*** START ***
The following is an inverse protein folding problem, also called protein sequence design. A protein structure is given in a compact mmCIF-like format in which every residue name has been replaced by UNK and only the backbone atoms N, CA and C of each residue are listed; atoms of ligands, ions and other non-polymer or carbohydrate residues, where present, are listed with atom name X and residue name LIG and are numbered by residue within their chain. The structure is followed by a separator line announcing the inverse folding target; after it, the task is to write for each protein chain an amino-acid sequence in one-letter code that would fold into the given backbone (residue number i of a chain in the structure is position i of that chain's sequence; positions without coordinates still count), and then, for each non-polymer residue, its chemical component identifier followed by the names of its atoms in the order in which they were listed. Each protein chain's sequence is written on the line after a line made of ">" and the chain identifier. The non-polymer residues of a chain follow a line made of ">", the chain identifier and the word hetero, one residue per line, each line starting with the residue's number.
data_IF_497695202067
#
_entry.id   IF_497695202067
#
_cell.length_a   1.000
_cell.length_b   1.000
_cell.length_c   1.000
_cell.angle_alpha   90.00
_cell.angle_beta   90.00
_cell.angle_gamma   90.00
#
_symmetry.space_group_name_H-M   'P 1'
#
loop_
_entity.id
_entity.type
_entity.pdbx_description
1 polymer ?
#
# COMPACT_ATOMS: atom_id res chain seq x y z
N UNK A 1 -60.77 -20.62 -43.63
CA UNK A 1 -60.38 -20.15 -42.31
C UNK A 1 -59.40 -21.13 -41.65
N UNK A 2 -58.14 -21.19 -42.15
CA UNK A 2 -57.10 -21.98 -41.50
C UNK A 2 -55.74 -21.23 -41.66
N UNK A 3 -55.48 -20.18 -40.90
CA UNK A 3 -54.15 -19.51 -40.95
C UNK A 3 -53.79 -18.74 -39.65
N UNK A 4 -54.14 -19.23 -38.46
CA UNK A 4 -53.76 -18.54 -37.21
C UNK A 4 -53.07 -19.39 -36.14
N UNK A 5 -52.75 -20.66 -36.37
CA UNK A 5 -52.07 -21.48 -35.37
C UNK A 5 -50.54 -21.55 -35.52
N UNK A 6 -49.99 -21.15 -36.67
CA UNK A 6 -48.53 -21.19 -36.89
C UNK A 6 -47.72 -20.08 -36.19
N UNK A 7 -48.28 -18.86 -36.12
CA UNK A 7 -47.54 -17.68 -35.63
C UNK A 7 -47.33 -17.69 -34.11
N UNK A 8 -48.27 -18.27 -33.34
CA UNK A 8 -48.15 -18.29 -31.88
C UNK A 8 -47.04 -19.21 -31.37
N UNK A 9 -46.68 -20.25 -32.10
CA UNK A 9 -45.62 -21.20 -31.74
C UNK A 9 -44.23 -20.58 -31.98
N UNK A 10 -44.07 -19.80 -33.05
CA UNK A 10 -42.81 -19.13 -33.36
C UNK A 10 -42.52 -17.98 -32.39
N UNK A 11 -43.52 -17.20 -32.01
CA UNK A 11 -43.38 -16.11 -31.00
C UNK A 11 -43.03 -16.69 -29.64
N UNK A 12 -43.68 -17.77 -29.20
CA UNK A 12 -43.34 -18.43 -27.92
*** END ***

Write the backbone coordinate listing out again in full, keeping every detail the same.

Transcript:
The following is an inverse protein folding problem, also called protein sequence design. A protein structure is given in a compact mmCIF-like format in which every residue name has been replaced by UNK and only the backbone atoms N, CA and C of each residue are listed; atoms of ligands, ions and other non-polymer or carbohydrate residues, where present, are listed with atom name X and residue name LIG and are numbered by residue within their chain. The structure is followed by a separator line announcing the inverse folding target; after it, the task is to write for each protein chain an amino-acid sequence in one-letter code that would fold into the given backbone (residue number i of a chain in the structure is position i of that chain's sequence; positions without coordinates still count), and then, for each non-polymer residue, its chemical component identifier followed by the names of its atoms in the order in which they were listed. Each protein chain's sequence is written on the line after a line made of ">" and the chain identifier. The non-polymer residues of a chain follow a line made of ">", the chain identifier and the word hetero, one residue per line, each line starting with the residue's number.
data_IF_497695202067
#
_entry.id   IF_497695202067
#
_cell.length_a   1.000
_cell.length_b   1.000
_cell.length_c   1.000
_cell.angle_alpha   90.00
_cell.angle_beta   90.00
_cell.angle_gamma   90.00
#
_symmetry.space_group_name_H-M   'P 1'
#
loop_
_entity.id
_entity.type
_entity.pdbx_description
1 polymer ?
#
# COMPACT_ATOMS: atom_id res chain seq x y z
N UNK A 1 -60.77 -20.62 -43.63
CA UNK A 1 -60.38 -20.15 -42.31
C UNK A 1 -59.40 -21.13 -41.65
N UNK A 2 -58.14 -21.19 -42.15
CA UNK A 2 -57.10 -21.98 -41.50
C UNK A 2 -55.74 -21.23 -41.66
N UNK A 3 -55.48 -20.18 -40.90
CA UNK A 3 -54.15 -19.51 -40.95
C UNK A 3 -53.79 -18.74 -39.65
N UNK A 4 -54.14 -19.23 -38.46
CA UNK A 4 -53.76 -18.54 -37.21
C UNK A 4 -53.07 -19.39 -36.14
N UNK A 5 -52.75 -20.66 -36.37
CA UNK A 5 -52.07 -21.48 -35.37
C UNK A 5 -50.54 -21.55 -35.52
N UNK A 6 -49.99 -21.15 -36.67
CA UNK A 6 -48.53 -21.19 -36.89
C UNK A 6 -47.72 -20.08 -36.19
N UNK A 7 -48.28 -18.86 -36.12
CA UNK A 7 -47.54 -17.68 -35.63
C UNK A 7 -47.33 -17.69 -34.11
N UNK A 8 -48.27 -18.27 -33.34
CA UNK A 8 -48.15 -18.29 -31.88
C UNK A 8 -47.04 -19.21 -31.37
N UNK A 9 -46.68 -20.25 -32.10
CA UNK A 9 -45.62 -21.20 -31.74
C UNK A 9 -44.23 -20.58 -31.98
N UNK A 10 -44.07 -19.80 -33.05
CA UNK A 10 -42.81 -19.13 -33.36
C UNK A 10 -42.52 -17.98 -32.39
N UNK A 11 -43.52 -17.20 -32.01
CA UNK A 11 -43.38 -16.11 -31.00
C UNK A 11 -43.03 -16.69 -29.64
N UNK A 12 -43.68 -17.77 -29.20
CA UNK A 12 -43.34 -18.43 -27.92